HB: There was a lot of fun at the centre of Warhawk but it took a lot to get to it. We didn’t even have Quick Match at launch, you know? It was very much a success but it had its barriers. Since then we’ve seen a lot of systems introduced by a variety of games, and thankfully the learning curve isn’t that great because they’ve done it for us. We’ll borrow the best ideas, because at the end of the day some of those are just commodities. A party system or matchmaking system is just a commodity. There are creative things that you can bring to the table that happen in gameplay, but then there are things like our tournament system that a lot of people don’t have. We’ll see, some games do it well, some games don’t.
GZ: Are you able to talk more about those in-game systems? We’ve seen brief mentions of co-op, clans, calendars, tournaments etc.
HB: I can to some extent, but we’re holding on to some of it because we haven’t finished a lot of it yet! You can expect to see all the features from top of the line games. Communication and clan support is really critical, and there’s a party system. The one in Warhawk was pretty dismal, but this one is so easy I can do it. Warcraft has a fantastic calendar system that we have borrowed, the Android app has been designed to keep people in communication all the time, and the website is comparable to something like Killzone 3′s: a community site with deep statistics. But at the end of the day these should be expected by players; these are things you’ll get in top of the line games, and we certainly don’t call ourselves out as being great for including those, but I think it is important. Everything you want, we’ve got. If it’s not there, let me know and we’ll try and fit it in!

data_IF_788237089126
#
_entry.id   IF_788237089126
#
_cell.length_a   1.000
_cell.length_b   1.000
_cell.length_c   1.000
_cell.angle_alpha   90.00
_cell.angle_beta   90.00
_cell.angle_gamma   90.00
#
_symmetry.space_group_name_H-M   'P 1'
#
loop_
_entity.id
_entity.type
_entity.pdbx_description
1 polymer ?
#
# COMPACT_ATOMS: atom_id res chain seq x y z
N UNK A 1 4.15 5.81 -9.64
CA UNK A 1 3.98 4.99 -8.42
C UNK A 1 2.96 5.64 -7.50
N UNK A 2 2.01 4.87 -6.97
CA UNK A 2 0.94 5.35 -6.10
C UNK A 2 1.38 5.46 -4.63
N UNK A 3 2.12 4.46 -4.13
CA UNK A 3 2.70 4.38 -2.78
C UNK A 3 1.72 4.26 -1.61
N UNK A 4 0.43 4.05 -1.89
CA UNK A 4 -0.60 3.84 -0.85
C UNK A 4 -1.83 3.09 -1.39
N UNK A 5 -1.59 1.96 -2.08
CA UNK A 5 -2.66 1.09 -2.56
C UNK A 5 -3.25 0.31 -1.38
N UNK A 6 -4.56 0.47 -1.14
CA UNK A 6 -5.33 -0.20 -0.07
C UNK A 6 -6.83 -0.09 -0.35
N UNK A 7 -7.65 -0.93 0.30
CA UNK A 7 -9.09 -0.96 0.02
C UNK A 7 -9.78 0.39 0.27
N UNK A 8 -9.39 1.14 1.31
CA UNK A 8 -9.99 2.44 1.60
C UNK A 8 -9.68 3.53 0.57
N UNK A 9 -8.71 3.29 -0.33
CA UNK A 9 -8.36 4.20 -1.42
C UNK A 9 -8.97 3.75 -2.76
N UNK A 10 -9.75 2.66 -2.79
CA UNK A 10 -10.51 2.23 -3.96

GZ: Given how long Starhawk’s been rumoured do you think the announcement timing is quite unfortunate given what’s going with PSN?
HB: Erm.. not for us. It’s exactly when we wanted to. Obviously the Starhawk rumours have been out there, but they were never quite that accurate, which was funny for us. Here are we building up this ‘Build and Battle’ aspect and I don’t think anybody knew that was coming. Did you know that was coming?
GZ: No, I expected these big outer space battles, perhaps a little like Halo Reach’s space battles. Are we going to see anything like that?
HB: Oh yeah, you’ll be in space. There are space stations and stuff like that. We’re not showing much of the ‘star’ in Starhawk yet! That’ll be in the coming months. I think of games like Colony Wars or X-Wing Tie Fighter, and just those space battles, and we’ll definitely.. We have them in the office and we’ll just roll them out later. It’s pretty cool and there are a number of other environments that we’ll show. But it was really funny with the rumours. I don’t think it was a huge secret; I think everybody knew they were coming here to see Starhawk today. But I think they’re surprised that it really isn’t what they thought it was going to be. They thought it was Warhawk in space, and I guess it is, but only because a lot of that recipe of gameplay has retained itself.
GZ: Do you think given what’s happened to PSN will negatively impact a game like Starhawk?
HB: You should talk to our PR rep for that!
SCEE PR: No comment.
Look out for our hands-on impressions of Starhawk in an upcoming issue of P3Zine.
Starhawk launches in 2012 exclusively on PlayStation 3.
Company of Heroes 2, Batman: Arkham Origins, Grand Theft Auto V, Watch_Dogs, Beyond: Two Souls and Night of the Rabbit previews.Download Now!